By Shay S. Raja, Florida Business and Real Estate Law Attorney
Homeowner’s associations have become more and more prevalent in Florida over the years. For those that have existed for quite some time, there is a real risk of not being able to collect HOA dues or enforce their covenants and restrictions. So, what may cause this risk you ask? That would be the Marketable Record Title Act, or MRTA. MRTA is a Florida law passed in 1963 to simplify land sales by rendering property free and clear of stale claims of record. MRTA’s purpose was to strip restrictions and encumbrances from ownership of a property after thirty years if those encumbrances did not fall within a class of statutory exceptions.
Covenants Approaching the 30-Year Mark
For example, covenants and restrictions that are disclosed by official record book and page in a deed or other “muniment” of title are exempt. The problem though for many HOA covenants that are pushing that thirty-year period is that they are often not referred to by official record book and page or by sufficient plat reference in deeds. As property ownership in a community did not begin at the same time for all owners, once the restrictions start being stripped from properties within a community after thirty years, properties within an HOA cease to be bound by the governing documents one by one, creating a community where assessments cannot be collected, and restriction cannot be enforced against all owners within the community.
Revitalization and Preservation Procedures
Traditionally, HOAs had two avenues by which to deal with MRTA issues. One method was to record a notice in the public records to extend their restrictions prior to the expiration of the thirty-year deadline. The second more complicated method was to revive stale or expired covenants through a revitalization process requiring the creation of a committee, an update to the documents, and a vote of the members, among numerous other specific requirements. However, in 2018, various changes were made to MRTA to simplify the revitalization and preservation procedures for HOAs. Additionally, changes were made to incorporate other types of associations being governed by MRTA as well. The most important change made to MRTA rules in 2018 was it requires boards of communities to annually discuss the preservation of the covenants and restrictions. Hence, the board of directors needs to openly review and discuss its governing documents to determine if action is required to preserve them.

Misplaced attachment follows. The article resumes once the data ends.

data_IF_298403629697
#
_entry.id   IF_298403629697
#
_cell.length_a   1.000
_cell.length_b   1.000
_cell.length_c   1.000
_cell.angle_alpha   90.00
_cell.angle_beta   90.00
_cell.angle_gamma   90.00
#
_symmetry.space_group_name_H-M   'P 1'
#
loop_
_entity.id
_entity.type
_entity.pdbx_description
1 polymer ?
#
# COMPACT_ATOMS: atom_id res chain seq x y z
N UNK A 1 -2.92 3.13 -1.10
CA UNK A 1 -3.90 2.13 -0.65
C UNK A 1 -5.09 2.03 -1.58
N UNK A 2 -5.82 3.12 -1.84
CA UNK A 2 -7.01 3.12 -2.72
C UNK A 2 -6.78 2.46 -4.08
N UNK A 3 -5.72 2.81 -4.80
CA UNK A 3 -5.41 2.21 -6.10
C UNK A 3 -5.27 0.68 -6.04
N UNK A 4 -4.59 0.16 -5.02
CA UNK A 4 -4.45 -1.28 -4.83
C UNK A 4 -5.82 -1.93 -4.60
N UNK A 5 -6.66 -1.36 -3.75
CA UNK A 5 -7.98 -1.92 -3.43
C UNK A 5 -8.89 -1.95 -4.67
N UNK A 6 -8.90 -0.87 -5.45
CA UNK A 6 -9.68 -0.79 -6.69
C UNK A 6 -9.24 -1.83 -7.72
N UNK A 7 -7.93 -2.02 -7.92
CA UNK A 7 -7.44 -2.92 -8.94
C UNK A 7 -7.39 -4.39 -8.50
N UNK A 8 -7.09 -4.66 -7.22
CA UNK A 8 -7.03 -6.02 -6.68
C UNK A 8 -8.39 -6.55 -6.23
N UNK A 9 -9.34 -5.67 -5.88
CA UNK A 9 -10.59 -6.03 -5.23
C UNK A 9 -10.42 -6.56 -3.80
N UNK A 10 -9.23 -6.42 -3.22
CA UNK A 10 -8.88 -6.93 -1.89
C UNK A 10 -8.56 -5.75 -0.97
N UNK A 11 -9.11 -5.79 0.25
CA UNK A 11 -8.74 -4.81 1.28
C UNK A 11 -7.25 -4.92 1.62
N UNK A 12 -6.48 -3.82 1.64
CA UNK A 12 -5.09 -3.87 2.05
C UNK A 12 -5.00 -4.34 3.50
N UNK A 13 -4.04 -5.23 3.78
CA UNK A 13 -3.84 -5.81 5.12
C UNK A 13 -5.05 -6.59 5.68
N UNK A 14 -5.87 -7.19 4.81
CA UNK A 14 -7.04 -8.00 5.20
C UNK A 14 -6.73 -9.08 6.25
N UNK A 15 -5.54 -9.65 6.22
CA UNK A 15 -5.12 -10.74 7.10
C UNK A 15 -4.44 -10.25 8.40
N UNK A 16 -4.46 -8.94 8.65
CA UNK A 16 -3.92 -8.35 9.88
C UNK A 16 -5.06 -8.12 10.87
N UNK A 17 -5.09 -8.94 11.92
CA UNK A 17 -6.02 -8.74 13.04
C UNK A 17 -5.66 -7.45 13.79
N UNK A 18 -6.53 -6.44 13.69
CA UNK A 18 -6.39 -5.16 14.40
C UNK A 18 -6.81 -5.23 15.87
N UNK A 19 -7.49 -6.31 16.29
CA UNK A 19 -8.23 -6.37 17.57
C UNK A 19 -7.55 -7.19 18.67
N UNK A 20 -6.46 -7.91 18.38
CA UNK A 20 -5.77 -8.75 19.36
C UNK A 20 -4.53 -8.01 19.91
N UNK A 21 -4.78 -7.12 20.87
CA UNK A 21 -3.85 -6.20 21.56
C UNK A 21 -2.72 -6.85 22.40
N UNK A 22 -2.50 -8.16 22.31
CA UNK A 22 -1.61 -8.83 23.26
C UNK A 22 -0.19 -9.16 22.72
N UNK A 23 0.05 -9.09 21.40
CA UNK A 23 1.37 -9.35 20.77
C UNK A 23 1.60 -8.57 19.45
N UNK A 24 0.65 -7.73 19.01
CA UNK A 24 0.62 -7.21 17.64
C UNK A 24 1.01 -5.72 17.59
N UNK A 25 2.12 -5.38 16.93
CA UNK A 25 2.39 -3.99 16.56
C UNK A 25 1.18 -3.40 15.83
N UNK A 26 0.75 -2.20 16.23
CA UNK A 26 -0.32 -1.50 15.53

Reviewing Governing Documents is Essential
Clearly, associations approaching the thirty-year period need to make a conscious effort to review their governing documents to be sure they will not run afoul of MRTA. However, with the changes made in 2018, the process by which action can be taken to prevent or rectify any MRTA issues has been simplified and associations must take advantage of this to assure their association continues to be governed by their association documents.
About the Author
Shay Raja joined Woodward, Pires & Lombardo, P.A. as an associate attorney in 2020 serving clients with real estate law and business law matters. He is resident in the Firm’s Marco Island, Florida location. Shay returns to the Firm after having been a summer associate previously. Shay graduated from the University of North Carolina where he was Senior Articles Editor of the North Carolina Journal of Law & Technology. He is a member of both The Florida Bar and the District of Columbia Bar. Contact Shay at (239) 394-5161 or firstname.lastname@example.org.
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